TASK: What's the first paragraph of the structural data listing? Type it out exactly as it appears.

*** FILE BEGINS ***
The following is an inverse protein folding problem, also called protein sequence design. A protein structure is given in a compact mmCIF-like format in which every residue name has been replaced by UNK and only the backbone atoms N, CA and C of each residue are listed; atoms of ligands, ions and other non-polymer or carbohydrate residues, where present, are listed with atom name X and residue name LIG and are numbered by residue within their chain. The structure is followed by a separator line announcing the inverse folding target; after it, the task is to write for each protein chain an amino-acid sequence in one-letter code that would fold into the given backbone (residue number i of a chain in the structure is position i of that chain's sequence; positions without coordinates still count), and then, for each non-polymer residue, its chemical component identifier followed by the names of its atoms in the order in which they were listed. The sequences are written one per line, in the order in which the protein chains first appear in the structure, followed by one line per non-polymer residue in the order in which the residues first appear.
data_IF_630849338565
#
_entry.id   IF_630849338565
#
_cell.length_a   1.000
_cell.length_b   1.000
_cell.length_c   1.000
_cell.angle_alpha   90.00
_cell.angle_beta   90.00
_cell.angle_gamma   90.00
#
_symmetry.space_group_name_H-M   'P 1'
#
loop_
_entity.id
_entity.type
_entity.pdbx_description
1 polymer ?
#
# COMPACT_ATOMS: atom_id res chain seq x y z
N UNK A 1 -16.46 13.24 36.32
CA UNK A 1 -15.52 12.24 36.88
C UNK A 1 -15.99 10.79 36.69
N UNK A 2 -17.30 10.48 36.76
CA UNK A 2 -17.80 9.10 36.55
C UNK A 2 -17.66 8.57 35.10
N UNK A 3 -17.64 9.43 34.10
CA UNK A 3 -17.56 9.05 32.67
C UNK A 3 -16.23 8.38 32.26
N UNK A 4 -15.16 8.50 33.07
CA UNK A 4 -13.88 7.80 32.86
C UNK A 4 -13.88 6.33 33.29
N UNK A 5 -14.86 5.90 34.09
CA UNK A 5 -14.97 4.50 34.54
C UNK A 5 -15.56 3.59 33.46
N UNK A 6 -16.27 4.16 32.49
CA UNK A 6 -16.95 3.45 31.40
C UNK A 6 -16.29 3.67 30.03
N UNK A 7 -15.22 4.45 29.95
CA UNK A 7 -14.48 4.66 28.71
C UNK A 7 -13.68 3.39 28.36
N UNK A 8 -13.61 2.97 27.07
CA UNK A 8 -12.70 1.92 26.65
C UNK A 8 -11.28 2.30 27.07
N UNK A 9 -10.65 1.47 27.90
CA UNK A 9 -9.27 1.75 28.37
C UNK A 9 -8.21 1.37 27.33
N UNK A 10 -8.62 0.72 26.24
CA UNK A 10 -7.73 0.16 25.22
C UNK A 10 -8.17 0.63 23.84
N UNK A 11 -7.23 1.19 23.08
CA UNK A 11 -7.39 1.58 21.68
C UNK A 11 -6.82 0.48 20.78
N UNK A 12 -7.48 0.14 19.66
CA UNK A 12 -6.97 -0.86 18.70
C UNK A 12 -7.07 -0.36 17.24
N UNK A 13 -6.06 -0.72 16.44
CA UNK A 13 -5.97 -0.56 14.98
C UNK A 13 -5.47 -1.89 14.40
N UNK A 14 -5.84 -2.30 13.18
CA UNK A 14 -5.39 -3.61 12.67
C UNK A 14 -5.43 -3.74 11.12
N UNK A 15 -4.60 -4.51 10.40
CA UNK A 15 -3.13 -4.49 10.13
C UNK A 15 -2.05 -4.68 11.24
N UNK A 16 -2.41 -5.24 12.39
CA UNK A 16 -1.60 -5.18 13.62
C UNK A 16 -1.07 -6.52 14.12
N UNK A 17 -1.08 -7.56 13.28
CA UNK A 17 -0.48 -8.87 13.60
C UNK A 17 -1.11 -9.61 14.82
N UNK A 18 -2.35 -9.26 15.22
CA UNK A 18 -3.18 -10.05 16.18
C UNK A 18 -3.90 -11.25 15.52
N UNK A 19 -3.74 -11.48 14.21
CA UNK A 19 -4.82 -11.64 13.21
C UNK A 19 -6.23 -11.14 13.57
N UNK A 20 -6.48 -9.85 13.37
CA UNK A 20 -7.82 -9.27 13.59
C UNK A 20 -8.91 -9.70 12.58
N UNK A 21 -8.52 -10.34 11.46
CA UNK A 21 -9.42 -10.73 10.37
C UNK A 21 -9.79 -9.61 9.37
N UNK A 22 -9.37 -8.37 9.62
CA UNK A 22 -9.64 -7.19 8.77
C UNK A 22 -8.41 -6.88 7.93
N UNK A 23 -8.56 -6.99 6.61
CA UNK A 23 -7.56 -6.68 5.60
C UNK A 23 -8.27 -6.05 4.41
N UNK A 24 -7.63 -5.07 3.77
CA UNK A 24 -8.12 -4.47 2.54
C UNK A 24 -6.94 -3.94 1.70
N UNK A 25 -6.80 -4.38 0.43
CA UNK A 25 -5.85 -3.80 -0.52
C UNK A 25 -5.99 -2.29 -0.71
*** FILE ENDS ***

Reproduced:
The following is an inverse protein folding problem, also called protein sequence design. A protein structure is given in a compact mmCIF-like format in which every residue name has been replaced by UNK and only the backbone atoms N, CA and C of each residue are listed; atoms of ligands, ions and other non-polymer or carbohydrate residues, where present, are listed with atom name X and residue name LIG and are numbered by residue within their chain. The structure is followed by a separator line announcing the inverse folding target; after it, the task is to write for each protein chain an amino-acid sequence in one-letter code that would fold into the given backbone (residue number i of a chain in the structure is position i of that chain's sequence; positions without coordinates still count), and then, for each non-polymer residue, its chemical component identifier followed by the names of its atoms in the order in which they were listed. The sequences are written one per line, in the order in which the protein chains first appear in the structure, followed by one line per non-polymer residue in the order in which the residues first appear.